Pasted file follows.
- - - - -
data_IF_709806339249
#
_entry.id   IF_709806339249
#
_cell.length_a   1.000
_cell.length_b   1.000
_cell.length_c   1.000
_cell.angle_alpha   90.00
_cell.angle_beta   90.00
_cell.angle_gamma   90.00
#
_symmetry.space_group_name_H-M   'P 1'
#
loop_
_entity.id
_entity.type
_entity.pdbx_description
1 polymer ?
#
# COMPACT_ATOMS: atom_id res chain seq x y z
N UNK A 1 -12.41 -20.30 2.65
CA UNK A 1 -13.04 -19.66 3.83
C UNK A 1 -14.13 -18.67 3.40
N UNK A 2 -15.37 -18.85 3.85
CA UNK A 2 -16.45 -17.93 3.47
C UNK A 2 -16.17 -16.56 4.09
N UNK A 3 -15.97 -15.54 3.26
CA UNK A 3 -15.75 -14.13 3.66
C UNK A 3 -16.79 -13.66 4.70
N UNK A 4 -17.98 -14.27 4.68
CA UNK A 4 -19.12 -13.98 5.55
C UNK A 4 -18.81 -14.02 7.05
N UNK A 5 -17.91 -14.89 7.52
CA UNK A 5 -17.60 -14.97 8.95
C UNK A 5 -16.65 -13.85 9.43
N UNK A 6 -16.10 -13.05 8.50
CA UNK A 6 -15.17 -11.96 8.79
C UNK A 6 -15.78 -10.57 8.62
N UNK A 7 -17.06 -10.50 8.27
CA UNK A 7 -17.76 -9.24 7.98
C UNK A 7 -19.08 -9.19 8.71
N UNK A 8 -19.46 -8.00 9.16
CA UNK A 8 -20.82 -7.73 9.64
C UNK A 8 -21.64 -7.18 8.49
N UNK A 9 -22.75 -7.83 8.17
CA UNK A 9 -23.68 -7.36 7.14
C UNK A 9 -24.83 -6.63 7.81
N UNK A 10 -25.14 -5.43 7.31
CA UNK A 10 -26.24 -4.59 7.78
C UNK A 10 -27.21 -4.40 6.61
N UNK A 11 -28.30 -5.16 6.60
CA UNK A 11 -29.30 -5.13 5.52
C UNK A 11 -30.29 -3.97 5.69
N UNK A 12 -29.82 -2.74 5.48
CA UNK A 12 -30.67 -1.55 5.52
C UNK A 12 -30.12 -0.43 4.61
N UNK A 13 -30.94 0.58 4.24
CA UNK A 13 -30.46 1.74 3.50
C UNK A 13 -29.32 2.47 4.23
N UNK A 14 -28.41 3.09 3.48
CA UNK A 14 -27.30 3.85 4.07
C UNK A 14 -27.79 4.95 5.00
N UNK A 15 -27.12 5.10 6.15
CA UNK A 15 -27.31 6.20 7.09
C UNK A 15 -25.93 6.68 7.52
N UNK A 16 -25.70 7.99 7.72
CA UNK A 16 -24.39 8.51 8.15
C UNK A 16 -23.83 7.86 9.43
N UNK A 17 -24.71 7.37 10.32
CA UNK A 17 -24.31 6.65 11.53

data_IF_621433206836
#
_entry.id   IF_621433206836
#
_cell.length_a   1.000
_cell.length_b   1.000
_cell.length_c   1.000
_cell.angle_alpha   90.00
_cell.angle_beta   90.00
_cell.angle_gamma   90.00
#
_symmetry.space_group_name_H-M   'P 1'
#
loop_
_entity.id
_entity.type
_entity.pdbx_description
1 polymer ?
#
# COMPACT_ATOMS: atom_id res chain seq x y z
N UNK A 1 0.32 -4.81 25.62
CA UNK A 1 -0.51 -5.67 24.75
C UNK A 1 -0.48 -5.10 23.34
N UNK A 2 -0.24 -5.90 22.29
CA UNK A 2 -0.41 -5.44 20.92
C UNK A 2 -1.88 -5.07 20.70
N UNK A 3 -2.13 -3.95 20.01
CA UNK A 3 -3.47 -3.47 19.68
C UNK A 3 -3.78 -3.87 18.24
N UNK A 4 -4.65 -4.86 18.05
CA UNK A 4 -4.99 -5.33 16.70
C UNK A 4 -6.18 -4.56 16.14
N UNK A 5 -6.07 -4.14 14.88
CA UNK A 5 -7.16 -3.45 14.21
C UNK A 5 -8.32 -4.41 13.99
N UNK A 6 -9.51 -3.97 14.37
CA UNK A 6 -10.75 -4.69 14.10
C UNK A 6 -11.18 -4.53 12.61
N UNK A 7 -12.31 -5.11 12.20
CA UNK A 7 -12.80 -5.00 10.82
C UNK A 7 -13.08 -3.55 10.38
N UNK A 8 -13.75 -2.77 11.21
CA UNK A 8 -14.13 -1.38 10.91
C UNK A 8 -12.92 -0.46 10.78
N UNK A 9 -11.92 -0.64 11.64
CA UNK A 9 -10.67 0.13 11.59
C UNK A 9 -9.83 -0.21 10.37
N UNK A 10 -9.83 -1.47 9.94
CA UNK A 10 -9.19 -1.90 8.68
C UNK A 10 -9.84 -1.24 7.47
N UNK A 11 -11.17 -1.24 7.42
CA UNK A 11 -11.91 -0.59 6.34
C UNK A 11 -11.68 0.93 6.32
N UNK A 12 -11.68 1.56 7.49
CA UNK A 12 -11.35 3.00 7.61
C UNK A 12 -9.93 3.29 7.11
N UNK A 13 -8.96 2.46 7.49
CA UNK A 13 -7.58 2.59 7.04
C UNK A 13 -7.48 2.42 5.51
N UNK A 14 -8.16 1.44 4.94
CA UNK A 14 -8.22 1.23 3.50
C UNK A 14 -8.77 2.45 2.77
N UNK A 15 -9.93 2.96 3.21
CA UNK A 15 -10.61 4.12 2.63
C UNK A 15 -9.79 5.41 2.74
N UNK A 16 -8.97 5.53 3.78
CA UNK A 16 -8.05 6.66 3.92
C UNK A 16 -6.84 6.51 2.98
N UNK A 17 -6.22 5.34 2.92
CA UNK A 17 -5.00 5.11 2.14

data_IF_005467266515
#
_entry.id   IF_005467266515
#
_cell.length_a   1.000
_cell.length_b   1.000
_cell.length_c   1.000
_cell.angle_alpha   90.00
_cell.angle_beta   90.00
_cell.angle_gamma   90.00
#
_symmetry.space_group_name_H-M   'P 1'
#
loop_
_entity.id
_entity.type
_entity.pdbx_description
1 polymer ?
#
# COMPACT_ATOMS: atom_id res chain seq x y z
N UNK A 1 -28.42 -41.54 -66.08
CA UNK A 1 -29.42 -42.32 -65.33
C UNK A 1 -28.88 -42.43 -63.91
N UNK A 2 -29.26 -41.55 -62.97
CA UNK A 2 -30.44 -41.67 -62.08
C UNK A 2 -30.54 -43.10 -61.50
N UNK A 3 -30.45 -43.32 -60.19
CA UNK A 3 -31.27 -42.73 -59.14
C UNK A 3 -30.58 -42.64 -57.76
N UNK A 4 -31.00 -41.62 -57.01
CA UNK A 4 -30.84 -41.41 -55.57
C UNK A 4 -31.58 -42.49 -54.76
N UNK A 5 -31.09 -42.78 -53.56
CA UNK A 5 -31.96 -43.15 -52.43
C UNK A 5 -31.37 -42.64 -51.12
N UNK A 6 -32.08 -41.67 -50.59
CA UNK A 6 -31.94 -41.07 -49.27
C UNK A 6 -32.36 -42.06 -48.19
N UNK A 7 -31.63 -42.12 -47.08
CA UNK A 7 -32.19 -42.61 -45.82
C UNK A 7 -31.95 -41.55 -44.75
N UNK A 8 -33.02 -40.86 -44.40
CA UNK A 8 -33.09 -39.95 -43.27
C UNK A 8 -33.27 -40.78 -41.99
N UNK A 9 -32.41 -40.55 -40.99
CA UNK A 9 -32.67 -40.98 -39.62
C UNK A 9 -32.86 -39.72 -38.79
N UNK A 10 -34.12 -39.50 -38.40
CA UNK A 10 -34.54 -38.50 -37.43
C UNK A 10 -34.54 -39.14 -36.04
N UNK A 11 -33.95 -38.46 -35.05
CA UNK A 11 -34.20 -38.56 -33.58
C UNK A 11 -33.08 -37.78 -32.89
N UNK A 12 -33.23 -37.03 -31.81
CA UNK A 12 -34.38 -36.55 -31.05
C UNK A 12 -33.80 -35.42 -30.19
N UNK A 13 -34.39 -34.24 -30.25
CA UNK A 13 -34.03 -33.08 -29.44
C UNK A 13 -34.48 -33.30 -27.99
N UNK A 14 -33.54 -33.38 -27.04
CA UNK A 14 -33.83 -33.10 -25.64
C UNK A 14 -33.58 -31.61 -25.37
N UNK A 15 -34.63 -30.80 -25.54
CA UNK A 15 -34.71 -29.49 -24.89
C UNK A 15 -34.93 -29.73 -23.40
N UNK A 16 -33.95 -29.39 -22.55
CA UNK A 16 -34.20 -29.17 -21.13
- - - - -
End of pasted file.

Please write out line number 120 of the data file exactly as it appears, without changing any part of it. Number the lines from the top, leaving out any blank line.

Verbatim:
C UNK A 10 -9.84 -1.24 7.47